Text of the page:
My expectation was supported by a recent encounter with a friend. As I was watching CNN Politics with a group of friends, all of whom were males, we got into a heated discussion about who would be a more qualified President between Hilary Clinton and Barack Obama. As I defended Clinton, all others teamed up to support Obama. It was inevitable that the issue of gender came into play. During the debate, one of my girlfriends entered the room only to side with the boys. She suggested that since there has not yet been a female President, it was clear that no female had the skills to hold the position. I was shocked to find someone had such little faith in her own gender. Only if in the form of words, I was caused to react. I look to cause female empowerment on a wider scale.

Madonna's Hard Candy

Madonna’s latest cover album, entitled Hard Candy, raises a number of controversial issues centering on gender roles. Sporting a champion belt and fighting tape, the image portrays Madonna’s most recent reinvention as victor of the music industry. She reemerges onto the scene ready to defend her title as music’s greatest. Are her constant reinventions of image truly a sign of greatness or merely a spectacle used to keep the attention of a public that is constantly in need of something new?

Sexual connotations can be observed from the chosen title, her clothes – or lack thereof – and the way in which she is presented taping her wrists. Madonna is marketed as being desirable and successful, traits that consumers can achieve in listening to her music.

It is evident through the comparison of marketing approaches of different generations that the roots of advertising remain similar. Women continue to be presented in a way that places the needs of others before their own. Presently, women are marketed as commodities of beauty. It is important for a man to carry a ‘winner’ on his arm in public. Half a century ago, women were marketed as commodities of the domestic role. This can be seen in the Coca-Cola advertisement discussed in class during my group presentation. It was important for men to select a woman for marriage who fit the traditional gender role.

Similar is the participatory culture, brought about by Madonna’s Vogue, in which consumers could be part of the revolution by buying the record. Consumers can now be considered beautiful and successful by buying Hard Candy, so says Madonna. Do we conform or resist to the dominant culture?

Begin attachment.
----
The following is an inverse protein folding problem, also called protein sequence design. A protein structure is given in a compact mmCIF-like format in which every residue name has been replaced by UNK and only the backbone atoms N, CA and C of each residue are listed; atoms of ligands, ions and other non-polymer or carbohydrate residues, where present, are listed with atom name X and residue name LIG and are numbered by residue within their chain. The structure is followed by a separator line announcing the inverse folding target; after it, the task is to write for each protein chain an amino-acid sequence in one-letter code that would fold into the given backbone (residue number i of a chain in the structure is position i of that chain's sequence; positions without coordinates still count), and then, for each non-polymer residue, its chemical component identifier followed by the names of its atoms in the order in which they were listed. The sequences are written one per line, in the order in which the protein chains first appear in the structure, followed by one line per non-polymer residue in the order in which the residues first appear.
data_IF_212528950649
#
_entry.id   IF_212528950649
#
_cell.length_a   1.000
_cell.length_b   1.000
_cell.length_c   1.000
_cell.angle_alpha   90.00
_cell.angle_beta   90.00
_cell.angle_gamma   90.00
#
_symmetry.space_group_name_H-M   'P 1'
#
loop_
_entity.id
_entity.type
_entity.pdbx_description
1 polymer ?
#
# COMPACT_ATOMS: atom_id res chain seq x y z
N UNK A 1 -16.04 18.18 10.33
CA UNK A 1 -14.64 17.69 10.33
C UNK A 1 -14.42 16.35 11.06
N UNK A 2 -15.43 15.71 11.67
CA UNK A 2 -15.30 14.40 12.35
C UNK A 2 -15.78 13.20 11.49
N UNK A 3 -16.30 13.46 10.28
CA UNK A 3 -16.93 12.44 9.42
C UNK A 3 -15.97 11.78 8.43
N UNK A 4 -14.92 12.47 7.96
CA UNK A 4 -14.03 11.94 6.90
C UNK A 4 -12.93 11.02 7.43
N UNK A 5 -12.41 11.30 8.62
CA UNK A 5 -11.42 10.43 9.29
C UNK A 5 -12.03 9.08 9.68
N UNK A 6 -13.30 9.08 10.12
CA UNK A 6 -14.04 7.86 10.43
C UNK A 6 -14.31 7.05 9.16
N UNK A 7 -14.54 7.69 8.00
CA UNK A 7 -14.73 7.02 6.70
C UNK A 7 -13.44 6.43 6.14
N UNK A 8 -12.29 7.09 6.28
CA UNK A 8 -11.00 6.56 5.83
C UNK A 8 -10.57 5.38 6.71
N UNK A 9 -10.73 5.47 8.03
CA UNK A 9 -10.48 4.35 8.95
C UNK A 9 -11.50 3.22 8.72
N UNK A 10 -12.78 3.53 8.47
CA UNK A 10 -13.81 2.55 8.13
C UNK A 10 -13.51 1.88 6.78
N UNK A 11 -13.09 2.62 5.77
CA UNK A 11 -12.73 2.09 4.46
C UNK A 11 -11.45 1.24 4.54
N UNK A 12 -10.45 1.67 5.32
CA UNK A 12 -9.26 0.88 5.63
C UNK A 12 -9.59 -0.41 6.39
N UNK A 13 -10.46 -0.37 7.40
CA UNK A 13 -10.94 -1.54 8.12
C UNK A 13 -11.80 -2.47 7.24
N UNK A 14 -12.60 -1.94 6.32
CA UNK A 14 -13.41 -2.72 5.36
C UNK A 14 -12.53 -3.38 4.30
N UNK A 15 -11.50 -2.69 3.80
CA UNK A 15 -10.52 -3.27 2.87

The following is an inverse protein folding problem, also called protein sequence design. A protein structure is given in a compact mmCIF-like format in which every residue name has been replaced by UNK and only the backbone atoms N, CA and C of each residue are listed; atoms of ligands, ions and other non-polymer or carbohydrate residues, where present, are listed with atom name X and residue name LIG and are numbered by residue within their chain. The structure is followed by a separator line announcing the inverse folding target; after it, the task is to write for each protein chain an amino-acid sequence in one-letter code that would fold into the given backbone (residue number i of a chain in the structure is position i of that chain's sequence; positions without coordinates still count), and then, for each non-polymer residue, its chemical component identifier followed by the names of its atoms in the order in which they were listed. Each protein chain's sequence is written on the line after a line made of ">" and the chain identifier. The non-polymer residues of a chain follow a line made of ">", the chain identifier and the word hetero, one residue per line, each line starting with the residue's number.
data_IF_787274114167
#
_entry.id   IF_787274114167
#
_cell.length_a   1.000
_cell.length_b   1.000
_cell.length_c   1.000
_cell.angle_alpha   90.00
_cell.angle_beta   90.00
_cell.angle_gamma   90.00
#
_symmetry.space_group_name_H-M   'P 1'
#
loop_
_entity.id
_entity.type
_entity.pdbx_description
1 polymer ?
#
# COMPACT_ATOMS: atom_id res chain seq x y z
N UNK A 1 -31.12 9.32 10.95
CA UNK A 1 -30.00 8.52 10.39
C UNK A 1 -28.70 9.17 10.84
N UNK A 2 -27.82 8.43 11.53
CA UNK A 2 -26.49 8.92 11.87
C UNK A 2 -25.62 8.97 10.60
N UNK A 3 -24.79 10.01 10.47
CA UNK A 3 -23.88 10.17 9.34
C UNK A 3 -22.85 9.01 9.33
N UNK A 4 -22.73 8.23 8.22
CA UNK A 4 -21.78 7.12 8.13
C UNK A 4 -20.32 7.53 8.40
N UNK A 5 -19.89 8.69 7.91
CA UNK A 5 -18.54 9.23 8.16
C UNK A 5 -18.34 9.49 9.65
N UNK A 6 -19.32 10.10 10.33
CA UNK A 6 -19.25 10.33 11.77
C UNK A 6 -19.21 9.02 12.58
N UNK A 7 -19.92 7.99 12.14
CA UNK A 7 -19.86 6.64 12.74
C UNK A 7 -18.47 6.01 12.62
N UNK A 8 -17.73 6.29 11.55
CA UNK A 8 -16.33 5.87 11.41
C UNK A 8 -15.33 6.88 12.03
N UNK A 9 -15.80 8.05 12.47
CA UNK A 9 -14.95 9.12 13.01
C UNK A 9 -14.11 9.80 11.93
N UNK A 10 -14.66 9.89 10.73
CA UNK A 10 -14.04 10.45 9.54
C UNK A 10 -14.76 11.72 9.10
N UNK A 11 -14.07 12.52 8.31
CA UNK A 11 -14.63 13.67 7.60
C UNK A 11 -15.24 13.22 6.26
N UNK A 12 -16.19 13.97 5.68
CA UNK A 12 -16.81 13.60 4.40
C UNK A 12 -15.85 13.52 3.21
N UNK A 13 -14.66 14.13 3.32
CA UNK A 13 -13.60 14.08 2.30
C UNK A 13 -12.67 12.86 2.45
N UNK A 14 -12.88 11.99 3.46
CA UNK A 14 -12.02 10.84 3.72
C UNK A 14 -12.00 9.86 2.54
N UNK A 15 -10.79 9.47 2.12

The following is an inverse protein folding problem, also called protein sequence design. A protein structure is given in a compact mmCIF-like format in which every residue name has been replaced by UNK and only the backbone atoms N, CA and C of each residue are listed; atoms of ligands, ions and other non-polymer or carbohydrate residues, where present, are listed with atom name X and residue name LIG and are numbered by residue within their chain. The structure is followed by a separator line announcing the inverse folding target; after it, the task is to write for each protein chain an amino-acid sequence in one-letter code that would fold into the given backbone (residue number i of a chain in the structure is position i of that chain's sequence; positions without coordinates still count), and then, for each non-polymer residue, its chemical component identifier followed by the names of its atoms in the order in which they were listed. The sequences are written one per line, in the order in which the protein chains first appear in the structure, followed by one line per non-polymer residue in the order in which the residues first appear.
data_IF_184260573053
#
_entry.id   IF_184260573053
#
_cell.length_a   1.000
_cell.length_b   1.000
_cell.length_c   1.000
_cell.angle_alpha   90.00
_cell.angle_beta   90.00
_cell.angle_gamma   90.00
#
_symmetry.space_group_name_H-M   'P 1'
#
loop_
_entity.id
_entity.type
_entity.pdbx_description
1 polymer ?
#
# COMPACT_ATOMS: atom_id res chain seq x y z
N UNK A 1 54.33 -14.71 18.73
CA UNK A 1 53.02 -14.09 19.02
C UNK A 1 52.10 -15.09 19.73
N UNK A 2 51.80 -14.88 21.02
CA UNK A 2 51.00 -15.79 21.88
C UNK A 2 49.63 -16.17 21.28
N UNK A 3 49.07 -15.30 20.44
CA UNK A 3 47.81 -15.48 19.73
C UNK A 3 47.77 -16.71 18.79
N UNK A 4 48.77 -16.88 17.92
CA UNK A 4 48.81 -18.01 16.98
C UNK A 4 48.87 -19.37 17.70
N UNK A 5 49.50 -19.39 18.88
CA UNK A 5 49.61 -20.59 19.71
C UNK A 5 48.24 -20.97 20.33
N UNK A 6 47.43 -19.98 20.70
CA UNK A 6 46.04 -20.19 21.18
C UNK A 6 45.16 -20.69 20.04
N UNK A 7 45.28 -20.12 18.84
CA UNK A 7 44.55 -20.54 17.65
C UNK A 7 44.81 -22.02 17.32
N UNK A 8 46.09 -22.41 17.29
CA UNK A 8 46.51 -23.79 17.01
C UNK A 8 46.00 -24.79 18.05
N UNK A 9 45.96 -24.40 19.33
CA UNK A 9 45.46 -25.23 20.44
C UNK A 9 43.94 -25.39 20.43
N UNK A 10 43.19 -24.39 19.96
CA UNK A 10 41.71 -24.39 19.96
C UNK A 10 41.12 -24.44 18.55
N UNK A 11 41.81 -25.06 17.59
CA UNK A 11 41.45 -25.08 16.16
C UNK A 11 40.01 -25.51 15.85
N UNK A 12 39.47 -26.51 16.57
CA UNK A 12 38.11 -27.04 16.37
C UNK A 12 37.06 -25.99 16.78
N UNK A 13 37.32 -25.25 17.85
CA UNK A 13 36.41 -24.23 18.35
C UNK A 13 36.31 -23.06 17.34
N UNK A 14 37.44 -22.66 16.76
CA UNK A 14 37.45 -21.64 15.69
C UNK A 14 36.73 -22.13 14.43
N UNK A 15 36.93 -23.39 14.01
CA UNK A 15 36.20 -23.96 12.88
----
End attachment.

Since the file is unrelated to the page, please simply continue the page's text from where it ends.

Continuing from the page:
Click here for "Hard Candy" image:

Click here for "Coca-Cola" image:

Conformity of Consumption. Fight it?

My group presentation centered on Joseph Heath’s and Andrew Potter’s The Rebel Sell article. As the article claims, “capitalism requires conformity to function correctly,” my presentation focused on conformity of consumption.

The theory that capitalism requires conformity to function properly centers on the idea of reducing costs by generating greater savings in the mass production of the product. This concept, known as economies of scale, is most successful when society is limited in its range of consumption, bringing the role of branding into play. With consumerism, driven by the force of advertising, companies that have greater access to the public can limit the alternatives of potential consumers. The brand name that consumers are most exposed to will determine the product that they will buy even if that product is not a necessity.

Heath and Potter describe how films such as Fight Club critique mass society. The character of Tyler Durden describes the influence of advertising on consumerism by stating, “Advertising has us chasing cars and clothes, working jobs we hate, so we can buy the shit we don’t need” (Heath and Potter). It is the power of advertising – the idea that your life is not complete without a certain product – that creates both conformity and status among buyers. For instance, the belief that through advertising this wrinkle cream or that perfume will produce a youthful image attracts consumers.

The idea of branding relates to the question do you control your media? Although society’s members are able to control the type of media that is favored in terms of television, radio and reading, society is limited in choice by the cultural defining shows, music and articles that are broadcast and published. Branding works similarly as consumers are given the opportunity to select the brand that they buy among the limited competition of each product. It is through such limitation that consumers are forced to conform.

Do brands have the ability to characterize consumers? What are the result of those who challenge the dominant culture and the workings of mass society?

Heath, Joseph and Andrew Potter. “The Rebel Sell.” 3 March 2008

Oprah: Empowering the People